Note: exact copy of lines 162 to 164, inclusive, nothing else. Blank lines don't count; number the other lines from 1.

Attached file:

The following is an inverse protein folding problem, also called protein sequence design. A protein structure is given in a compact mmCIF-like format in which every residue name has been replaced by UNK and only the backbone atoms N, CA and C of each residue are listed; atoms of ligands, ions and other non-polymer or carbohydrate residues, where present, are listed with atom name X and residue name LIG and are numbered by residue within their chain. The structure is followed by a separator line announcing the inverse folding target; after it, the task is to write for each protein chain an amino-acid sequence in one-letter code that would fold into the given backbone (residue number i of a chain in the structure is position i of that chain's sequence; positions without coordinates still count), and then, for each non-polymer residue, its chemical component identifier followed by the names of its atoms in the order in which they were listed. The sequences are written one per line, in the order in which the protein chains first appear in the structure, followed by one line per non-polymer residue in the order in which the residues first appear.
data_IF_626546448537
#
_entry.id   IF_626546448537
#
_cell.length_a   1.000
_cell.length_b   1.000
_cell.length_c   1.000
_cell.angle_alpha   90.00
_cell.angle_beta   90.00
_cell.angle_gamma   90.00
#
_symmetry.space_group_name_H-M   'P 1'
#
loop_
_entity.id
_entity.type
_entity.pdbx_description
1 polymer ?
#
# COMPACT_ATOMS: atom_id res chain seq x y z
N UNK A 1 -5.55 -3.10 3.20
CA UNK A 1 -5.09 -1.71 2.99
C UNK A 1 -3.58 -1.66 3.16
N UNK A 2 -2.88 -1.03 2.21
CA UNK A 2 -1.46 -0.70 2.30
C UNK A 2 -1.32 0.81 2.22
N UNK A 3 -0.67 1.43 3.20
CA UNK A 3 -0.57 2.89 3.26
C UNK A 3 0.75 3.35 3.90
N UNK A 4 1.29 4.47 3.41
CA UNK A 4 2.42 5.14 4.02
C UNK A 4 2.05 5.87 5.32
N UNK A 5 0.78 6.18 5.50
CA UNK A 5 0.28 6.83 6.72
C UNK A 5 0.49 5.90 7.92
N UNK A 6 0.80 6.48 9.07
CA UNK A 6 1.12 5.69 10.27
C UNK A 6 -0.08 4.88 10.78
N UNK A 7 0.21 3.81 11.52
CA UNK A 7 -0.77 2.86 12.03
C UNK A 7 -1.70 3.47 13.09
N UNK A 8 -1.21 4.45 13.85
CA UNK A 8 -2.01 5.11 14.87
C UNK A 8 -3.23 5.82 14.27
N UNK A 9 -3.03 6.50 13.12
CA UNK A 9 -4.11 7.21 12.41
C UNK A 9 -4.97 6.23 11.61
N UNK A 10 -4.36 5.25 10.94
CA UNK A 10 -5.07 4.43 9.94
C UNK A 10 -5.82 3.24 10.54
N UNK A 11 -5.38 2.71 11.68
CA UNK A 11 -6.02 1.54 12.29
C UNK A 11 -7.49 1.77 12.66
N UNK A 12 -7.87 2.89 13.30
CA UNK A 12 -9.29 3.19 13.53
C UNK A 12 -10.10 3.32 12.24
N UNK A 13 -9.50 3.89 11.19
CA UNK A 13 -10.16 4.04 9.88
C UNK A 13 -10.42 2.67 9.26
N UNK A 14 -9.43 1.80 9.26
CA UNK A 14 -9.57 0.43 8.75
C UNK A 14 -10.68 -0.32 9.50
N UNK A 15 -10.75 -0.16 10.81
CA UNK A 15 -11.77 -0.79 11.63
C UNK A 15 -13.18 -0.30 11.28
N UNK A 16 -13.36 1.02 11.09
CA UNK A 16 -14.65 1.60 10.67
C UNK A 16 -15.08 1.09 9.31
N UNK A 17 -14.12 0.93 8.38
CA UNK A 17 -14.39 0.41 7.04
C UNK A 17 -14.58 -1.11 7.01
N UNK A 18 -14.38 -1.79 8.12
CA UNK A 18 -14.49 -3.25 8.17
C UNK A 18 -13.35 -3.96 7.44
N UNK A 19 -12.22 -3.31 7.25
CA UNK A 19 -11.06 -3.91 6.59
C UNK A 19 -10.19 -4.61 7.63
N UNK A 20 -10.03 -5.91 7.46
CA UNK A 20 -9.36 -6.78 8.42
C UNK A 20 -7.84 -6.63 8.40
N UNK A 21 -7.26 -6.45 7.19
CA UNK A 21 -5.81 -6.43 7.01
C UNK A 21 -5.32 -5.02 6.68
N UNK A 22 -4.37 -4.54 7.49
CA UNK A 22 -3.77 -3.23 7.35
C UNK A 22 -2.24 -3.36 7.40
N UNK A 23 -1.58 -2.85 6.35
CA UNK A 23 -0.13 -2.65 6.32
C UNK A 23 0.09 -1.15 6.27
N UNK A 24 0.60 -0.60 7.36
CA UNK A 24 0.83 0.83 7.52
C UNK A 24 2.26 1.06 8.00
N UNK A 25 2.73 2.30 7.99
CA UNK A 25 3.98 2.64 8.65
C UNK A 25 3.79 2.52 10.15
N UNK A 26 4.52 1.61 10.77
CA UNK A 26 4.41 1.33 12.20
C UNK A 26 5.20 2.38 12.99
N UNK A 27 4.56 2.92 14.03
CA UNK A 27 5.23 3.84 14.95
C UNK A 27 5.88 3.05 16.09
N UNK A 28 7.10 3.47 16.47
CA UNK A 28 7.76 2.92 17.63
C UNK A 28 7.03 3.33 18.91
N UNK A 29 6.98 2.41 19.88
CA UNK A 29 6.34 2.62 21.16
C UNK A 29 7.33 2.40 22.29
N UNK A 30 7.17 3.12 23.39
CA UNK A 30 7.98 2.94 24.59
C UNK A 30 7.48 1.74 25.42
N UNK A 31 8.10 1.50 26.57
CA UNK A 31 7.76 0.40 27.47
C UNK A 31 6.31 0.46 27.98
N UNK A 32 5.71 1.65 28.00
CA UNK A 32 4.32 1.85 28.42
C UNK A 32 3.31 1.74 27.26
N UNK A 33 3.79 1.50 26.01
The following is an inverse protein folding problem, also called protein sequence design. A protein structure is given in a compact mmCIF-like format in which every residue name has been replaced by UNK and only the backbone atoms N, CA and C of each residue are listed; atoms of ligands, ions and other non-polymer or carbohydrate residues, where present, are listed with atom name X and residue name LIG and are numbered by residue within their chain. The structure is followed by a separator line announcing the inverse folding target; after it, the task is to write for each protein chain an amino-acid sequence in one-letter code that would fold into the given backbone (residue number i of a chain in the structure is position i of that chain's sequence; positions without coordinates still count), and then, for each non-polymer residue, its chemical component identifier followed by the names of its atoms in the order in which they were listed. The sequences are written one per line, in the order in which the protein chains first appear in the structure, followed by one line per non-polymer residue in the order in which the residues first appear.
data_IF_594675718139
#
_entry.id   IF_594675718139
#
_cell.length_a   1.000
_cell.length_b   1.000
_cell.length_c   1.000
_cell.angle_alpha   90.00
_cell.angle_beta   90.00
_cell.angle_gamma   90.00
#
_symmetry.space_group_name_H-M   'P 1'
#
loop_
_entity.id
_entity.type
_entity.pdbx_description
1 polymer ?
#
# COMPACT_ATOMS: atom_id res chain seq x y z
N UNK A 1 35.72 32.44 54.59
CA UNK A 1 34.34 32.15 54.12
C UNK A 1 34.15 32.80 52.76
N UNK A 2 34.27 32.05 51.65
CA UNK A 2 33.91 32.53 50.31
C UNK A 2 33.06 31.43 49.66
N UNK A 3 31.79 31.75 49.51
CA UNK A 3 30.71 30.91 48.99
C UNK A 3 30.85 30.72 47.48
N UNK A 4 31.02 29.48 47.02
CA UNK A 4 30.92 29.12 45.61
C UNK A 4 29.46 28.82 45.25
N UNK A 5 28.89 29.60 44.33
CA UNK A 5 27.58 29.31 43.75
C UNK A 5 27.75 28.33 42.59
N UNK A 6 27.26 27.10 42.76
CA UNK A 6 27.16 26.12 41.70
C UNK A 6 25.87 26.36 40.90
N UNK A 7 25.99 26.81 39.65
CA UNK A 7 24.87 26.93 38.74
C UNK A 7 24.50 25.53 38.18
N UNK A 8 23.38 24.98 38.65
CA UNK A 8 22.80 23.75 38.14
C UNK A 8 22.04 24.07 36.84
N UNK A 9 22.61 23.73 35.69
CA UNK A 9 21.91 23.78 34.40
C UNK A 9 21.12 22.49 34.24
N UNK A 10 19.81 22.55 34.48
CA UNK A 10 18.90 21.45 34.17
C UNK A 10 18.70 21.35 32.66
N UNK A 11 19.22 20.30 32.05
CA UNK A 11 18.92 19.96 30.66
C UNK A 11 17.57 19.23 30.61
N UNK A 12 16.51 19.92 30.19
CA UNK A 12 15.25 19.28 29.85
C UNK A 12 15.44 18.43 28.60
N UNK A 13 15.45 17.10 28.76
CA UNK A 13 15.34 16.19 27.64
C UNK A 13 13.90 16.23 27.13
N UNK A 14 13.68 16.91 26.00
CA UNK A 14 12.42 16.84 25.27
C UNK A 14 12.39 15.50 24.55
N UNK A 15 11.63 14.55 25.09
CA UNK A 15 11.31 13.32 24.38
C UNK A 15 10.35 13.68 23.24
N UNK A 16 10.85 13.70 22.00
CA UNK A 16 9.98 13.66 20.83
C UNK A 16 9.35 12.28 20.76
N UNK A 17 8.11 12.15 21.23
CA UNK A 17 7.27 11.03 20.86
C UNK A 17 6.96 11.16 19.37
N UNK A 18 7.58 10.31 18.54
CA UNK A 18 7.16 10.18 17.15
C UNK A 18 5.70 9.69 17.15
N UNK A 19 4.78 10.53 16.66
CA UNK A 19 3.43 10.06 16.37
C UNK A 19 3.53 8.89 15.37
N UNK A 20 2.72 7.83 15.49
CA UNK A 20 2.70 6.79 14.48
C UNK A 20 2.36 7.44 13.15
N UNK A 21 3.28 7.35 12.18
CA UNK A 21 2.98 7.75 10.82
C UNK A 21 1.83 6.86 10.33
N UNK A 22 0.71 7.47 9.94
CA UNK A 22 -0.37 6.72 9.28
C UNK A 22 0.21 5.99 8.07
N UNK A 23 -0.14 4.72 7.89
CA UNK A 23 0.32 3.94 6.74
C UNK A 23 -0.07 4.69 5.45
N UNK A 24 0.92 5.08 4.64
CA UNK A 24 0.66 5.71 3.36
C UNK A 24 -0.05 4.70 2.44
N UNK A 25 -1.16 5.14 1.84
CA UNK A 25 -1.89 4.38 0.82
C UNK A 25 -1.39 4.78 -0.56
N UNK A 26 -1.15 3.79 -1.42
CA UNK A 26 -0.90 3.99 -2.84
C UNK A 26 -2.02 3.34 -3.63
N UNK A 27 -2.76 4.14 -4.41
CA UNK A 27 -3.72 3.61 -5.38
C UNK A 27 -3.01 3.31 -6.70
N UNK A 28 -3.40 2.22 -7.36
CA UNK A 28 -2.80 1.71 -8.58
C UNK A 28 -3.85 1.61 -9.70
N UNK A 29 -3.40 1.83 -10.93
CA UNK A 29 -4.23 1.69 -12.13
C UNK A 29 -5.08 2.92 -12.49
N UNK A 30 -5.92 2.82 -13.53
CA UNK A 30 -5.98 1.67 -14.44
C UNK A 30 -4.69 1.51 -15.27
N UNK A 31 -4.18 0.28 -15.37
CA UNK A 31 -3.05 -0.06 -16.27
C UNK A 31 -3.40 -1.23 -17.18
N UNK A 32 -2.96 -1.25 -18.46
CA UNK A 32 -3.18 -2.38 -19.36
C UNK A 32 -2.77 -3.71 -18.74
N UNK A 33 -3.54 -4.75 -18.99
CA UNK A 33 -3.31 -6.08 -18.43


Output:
CA UNK A 8 22.80 23.75 38.14
C UNK A 8 22.04 24.07 36.84
N UNK A 9 22.61 23.73 35.69